Plans to convert empty Northampton office block into new flats awarded planning permission

Plans to convert an empty town centre office block into new apartments for ‘key workers’ have been granted planning permission.
An artist's impression of the how The Clock House will look.An artist's impression of the how The Clock House will look.
An artist's impression of the how The Clock House will look.

Belgrave House, an empty office block built in the 1970s, is attached to the Grosvenor Centre and lies opposite the empty site where the former Greyfriars bus station used to be.

Northampton Borough Council (NBC) agreed in May to purchase the site and redevelop it by entering into a 35-year repairing and insuring finance lease deal with Legal & General, after which NBC will be assigned the remainder of the 936-year lease for £1.

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The council’s housing company, Northampton Partnership Homes (NPH), has now swiftly been awarded planning permission to carry out the conversion and addition of two new upper floors to create 122 apartments for affordable housing.

Belgrave House has stood empty for many years.Belgrave House has stood empty for many years.
Belgrave House has stood empty for many years.

The proposed apartments – which is set to be called The Clock House – would comprise 70 one-bed units and 52 two-bed units, with the 11-storey high building offering ‘affordable’ homes for key workers in both the public sector and private sector who live within walking distance of the town centre.

These employers are expected to include Northampton General Hospital, Northamptonshire Police, Northamptonshire Fire & Rescue Service, the new unitary West Northamptonshire Council and local retail and leisure businesses.

Members of the planning committee unanimously approved the application when it met last week (July 28).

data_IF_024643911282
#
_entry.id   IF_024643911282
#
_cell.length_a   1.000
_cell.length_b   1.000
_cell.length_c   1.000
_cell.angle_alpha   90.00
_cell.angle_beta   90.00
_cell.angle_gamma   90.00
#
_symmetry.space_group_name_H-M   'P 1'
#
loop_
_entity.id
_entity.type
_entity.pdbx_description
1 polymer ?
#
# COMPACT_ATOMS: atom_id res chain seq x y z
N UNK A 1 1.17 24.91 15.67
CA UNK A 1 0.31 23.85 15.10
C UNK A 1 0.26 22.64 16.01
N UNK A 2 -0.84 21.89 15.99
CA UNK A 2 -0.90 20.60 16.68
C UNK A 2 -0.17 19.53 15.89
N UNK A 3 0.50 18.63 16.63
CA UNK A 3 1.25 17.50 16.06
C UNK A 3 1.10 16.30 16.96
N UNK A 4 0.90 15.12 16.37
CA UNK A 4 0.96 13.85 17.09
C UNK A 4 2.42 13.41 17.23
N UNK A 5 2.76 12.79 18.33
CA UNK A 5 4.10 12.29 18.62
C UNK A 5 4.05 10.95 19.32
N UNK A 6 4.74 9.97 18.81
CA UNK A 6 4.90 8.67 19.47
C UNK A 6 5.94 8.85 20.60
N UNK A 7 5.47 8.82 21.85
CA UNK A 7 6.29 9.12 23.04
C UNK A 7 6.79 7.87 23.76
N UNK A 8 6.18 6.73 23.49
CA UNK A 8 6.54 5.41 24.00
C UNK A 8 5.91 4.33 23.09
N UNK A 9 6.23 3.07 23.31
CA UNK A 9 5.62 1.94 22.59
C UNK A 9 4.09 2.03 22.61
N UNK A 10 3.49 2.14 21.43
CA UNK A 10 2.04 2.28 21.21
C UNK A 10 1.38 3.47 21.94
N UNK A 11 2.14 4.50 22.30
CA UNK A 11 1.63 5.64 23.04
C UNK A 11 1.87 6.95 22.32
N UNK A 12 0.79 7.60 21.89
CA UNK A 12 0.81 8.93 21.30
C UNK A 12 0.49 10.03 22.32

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Councillor Matt Golby asked whether cladding panels for the apartments met fire and safety requirements, with William Jacobs, speaking on behalf of NPH, responding: “With the reports coming back from the tragedy in London [the Grenfell fire] we vigorously looked at all materials going on the outside of the building to be non-combustible.”

He added: “I can give you assurances that we have had two meetings with the fire brigade and everyone is looking through the design and picking it apart.”

Mr Jacobs also indicated they were hoping to strike a deal that would see the top two floors of the Grosvenor multi-storey car park, made up of 163 spaces, allocated for residents of the apartment. But these proposals did not form part of the application, and were approved as an application with zero parking as the highways department at the county council had raised no objections.

The scheme impressed members of the committee, with Councillor Anna King saying: “I think this will be a great asset for the town centre and is much needed for key workers who have been so great for us.”

Councillor Golby said he hoped the scheme would ‘act as a catalyst’ for the regeneration of the area.

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